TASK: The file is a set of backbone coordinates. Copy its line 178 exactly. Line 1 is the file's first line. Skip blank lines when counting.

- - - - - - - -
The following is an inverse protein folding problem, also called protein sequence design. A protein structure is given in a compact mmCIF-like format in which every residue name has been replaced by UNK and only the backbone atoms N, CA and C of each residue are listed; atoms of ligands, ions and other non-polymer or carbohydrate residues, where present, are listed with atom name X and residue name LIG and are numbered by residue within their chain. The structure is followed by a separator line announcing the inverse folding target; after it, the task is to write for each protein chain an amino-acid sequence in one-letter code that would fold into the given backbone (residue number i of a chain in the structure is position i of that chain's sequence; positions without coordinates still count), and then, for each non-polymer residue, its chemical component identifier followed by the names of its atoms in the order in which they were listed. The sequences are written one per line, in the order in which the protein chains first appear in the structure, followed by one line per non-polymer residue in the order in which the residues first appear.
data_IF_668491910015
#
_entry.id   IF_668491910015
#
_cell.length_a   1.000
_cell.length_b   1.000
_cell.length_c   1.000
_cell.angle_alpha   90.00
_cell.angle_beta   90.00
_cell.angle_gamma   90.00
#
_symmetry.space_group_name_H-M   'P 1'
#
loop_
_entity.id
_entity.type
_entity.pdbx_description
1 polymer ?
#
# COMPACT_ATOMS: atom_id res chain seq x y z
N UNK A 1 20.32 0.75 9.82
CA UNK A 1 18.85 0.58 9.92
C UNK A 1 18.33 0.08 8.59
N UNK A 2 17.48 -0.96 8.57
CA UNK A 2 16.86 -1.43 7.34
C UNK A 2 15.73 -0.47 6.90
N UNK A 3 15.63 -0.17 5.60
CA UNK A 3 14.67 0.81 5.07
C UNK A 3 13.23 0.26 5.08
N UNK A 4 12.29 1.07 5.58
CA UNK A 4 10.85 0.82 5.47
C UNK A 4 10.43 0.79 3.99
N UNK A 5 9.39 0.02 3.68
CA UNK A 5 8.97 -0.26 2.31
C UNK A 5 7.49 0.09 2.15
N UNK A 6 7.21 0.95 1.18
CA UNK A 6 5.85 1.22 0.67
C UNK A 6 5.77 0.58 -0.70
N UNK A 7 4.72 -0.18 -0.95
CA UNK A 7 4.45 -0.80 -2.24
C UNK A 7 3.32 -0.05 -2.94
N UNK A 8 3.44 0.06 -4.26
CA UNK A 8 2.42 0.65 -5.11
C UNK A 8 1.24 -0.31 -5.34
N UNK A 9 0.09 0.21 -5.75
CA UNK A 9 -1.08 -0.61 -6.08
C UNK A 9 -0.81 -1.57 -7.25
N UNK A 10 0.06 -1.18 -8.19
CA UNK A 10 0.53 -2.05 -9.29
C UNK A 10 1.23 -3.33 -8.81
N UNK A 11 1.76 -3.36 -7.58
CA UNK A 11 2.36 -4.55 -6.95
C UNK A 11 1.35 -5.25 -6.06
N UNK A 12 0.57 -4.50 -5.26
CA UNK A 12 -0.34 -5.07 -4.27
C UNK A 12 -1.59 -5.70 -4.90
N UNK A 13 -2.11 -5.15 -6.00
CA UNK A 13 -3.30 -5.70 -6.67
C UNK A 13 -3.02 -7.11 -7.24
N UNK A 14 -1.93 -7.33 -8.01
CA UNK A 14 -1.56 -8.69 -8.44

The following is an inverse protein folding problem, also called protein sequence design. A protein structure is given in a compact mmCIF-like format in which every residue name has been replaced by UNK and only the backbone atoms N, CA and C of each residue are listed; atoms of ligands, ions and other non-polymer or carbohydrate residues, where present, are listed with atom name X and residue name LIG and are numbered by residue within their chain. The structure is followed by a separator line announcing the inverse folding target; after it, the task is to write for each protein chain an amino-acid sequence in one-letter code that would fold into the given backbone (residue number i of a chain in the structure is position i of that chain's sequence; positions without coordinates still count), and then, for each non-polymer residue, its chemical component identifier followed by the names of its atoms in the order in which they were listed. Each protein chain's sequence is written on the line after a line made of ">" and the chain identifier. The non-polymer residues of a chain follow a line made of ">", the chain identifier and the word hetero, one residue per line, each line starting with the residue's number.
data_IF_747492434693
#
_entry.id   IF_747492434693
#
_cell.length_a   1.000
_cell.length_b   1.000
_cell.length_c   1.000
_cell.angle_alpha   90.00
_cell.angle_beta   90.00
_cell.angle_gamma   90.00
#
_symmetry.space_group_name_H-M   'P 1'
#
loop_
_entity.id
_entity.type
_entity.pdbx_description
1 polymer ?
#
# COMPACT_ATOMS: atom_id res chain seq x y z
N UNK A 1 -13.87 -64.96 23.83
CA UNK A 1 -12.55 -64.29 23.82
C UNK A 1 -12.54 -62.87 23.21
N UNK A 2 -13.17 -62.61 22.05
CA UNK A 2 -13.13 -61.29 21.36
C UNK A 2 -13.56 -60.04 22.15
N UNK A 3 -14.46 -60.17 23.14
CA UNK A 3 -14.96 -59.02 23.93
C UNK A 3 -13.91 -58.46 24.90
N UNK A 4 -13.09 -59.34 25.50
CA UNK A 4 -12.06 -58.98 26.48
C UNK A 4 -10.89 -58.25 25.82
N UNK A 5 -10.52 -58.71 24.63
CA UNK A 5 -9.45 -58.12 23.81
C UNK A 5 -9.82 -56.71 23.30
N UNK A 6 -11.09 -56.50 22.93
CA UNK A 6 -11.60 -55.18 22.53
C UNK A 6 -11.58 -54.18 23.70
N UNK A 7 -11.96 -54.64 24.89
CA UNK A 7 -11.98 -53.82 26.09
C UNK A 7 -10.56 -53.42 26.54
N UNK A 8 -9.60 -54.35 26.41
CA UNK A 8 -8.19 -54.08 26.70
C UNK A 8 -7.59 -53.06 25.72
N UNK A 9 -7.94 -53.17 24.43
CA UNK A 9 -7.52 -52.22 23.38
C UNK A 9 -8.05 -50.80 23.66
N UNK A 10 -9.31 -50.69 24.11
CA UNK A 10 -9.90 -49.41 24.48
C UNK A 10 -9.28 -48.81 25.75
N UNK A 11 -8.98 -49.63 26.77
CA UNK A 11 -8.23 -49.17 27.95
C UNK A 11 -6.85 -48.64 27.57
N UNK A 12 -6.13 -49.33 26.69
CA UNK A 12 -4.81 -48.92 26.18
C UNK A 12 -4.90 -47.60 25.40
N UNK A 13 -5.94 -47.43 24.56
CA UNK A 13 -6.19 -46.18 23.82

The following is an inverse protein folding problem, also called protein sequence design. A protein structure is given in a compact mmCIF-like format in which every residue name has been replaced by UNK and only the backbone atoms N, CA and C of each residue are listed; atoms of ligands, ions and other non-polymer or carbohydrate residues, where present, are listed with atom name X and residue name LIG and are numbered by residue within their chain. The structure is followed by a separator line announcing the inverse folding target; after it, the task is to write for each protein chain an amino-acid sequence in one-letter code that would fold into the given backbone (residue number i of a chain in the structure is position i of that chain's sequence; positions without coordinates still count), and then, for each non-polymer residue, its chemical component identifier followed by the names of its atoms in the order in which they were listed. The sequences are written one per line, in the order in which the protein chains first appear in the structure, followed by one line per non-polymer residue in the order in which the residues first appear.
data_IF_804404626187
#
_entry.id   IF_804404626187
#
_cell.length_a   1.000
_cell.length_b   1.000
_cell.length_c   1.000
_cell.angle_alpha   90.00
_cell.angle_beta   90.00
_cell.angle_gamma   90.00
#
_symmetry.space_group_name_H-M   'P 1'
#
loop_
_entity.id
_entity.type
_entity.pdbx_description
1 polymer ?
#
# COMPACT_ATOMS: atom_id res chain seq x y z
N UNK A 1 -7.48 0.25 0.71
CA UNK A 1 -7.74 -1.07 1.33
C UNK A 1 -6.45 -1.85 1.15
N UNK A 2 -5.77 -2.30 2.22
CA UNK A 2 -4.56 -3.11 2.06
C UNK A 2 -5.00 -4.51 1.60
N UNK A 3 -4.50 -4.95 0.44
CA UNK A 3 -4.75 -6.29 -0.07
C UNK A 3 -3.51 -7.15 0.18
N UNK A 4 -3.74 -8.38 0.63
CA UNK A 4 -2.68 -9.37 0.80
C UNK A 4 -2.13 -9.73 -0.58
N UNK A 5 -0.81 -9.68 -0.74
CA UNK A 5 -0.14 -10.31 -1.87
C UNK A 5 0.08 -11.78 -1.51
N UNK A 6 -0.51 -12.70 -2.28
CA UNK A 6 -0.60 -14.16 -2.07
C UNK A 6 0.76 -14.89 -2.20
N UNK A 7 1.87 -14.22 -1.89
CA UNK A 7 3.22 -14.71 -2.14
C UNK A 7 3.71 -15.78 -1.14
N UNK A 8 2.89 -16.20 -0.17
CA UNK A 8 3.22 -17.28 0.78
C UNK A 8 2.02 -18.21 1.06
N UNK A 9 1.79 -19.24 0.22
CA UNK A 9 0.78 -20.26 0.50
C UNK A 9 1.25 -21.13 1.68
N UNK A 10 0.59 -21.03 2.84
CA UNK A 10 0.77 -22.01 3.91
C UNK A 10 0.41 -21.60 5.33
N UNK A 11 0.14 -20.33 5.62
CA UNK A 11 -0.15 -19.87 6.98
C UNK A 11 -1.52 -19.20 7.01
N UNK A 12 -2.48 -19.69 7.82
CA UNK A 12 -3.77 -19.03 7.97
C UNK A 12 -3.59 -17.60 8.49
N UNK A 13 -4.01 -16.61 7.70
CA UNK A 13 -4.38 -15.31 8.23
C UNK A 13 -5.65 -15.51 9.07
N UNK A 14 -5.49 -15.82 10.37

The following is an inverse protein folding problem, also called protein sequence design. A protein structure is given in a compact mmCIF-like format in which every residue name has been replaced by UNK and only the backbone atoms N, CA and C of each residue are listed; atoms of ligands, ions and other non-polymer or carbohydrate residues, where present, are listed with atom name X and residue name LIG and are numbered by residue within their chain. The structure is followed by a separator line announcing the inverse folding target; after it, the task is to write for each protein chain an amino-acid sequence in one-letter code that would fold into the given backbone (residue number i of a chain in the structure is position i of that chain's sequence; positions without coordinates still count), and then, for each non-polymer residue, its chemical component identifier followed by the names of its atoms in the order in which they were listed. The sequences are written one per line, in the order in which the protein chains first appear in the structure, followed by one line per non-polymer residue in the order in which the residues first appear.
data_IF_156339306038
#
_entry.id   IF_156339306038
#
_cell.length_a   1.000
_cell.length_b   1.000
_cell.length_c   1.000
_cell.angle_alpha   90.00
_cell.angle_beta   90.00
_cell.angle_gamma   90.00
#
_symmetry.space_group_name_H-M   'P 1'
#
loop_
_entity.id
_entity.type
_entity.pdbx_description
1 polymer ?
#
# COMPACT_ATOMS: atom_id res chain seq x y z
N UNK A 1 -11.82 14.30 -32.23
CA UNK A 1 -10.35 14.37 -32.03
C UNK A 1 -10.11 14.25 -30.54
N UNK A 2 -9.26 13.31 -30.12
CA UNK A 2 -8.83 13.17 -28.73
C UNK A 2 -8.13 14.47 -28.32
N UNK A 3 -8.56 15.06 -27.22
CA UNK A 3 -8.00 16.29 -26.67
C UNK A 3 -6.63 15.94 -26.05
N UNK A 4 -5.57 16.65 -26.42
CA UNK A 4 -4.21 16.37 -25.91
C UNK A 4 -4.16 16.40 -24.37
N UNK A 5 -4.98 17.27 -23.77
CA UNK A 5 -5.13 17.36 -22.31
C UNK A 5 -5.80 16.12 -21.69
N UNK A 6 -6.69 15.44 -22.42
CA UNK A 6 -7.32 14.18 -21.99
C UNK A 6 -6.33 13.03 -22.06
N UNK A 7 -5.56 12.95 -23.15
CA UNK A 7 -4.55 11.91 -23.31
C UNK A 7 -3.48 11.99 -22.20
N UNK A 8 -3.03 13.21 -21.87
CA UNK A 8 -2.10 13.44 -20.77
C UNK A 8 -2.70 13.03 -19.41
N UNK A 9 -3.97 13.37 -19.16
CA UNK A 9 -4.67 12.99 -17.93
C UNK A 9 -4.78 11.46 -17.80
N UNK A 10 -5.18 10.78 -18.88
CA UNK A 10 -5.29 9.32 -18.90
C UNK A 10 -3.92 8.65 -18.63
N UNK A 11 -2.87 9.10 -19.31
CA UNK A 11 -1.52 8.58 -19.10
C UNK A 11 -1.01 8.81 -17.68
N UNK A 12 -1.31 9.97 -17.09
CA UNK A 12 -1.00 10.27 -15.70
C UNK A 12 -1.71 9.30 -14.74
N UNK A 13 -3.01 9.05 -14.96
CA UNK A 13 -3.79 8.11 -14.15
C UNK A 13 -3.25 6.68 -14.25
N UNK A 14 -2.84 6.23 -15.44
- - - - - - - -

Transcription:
C UNK A 12 -3.59 -17.60 8.49